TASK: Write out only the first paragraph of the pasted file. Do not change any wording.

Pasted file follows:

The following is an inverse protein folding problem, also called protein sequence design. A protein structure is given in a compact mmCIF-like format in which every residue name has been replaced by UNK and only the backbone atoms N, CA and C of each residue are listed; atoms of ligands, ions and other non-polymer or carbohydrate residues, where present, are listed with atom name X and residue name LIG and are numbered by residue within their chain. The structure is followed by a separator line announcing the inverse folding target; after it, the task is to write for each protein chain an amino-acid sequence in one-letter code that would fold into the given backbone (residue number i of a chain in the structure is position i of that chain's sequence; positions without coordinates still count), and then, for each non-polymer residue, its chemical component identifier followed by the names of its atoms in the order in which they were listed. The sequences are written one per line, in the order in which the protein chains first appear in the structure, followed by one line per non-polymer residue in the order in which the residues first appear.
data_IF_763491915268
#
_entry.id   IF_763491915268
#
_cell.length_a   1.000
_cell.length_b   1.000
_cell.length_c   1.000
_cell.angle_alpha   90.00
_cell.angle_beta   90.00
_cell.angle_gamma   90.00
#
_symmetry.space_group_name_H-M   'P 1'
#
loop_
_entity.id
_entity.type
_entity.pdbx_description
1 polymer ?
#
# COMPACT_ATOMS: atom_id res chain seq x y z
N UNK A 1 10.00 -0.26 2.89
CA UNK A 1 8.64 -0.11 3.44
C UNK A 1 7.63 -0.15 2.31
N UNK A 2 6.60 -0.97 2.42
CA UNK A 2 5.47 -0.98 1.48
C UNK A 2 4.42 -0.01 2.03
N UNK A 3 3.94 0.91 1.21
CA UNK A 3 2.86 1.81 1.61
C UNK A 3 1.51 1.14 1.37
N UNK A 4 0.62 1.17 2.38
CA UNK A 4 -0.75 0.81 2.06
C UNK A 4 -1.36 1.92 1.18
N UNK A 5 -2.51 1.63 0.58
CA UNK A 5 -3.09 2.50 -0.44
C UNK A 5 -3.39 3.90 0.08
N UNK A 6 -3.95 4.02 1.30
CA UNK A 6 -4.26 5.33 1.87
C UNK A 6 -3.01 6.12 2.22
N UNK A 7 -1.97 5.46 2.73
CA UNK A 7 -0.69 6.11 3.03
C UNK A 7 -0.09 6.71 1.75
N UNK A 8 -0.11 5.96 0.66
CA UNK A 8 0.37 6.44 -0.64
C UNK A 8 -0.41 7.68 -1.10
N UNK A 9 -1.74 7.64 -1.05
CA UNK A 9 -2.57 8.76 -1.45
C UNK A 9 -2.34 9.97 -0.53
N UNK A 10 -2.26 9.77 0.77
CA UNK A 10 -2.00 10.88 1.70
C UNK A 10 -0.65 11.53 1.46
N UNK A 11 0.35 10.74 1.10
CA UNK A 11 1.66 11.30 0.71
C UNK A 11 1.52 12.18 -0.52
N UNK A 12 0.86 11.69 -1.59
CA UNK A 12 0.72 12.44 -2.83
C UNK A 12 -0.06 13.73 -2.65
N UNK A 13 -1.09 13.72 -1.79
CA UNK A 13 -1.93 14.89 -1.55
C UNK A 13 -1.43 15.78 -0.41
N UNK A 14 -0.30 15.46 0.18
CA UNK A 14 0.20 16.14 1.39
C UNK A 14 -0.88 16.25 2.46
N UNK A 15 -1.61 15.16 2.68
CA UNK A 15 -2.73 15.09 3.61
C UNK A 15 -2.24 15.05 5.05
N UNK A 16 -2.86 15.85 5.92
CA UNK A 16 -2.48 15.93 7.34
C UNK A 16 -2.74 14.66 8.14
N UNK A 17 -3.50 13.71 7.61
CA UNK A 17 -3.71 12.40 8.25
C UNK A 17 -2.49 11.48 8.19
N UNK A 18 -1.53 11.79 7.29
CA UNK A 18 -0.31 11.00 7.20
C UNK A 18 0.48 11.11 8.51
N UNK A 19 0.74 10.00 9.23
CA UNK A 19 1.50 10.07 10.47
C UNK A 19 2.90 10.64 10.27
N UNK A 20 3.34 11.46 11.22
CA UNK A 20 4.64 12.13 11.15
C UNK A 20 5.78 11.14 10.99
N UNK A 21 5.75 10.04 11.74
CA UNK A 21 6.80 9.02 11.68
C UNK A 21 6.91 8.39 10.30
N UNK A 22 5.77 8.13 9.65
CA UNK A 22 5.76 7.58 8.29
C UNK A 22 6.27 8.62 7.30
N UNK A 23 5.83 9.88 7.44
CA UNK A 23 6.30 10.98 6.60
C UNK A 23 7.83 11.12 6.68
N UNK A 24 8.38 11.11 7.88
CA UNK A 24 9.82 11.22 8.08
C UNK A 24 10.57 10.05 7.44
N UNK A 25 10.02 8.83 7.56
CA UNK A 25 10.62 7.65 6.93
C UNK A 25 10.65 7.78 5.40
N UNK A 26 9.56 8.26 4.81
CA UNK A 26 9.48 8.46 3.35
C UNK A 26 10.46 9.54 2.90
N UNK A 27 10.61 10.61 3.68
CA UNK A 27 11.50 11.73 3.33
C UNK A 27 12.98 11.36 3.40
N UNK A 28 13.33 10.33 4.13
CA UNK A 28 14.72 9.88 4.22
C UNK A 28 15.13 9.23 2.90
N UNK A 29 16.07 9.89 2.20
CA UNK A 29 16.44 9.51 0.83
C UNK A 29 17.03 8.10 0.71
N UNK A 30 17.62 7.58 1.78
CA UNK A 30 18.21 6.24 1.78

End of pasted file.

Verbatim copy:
The following is an inverse protein folding problem, also called protein sequence design. A protein structure is given in a compact mmCIF-like format in which every residue name has been replaced by UNK and only the backbone atoms N, CA and C of each residue are listed; atoms of ligands, ions and other non-polymer or carbohydrate residues, where present, are listed with atom name X and residue name LIG and are numbered by residue within their chain. The structure is followed by a separator line announcing the inverse folding target; after it, the task is to write for each protein chain an amino-acid sequence in one-letter code that would fold into the given backbone (residue number i of a chain in the structure is position i of that chain's sequence; positions without coordinates still count), and then, for each non-polymer residue, its chemical component identifier followed by the names of its atoms in the order in which they were listed. The sequences are written one per line, in the order in which the protein chains first appear in the structure, followed by one line per non-polymer residue in the order in which the residues first appear.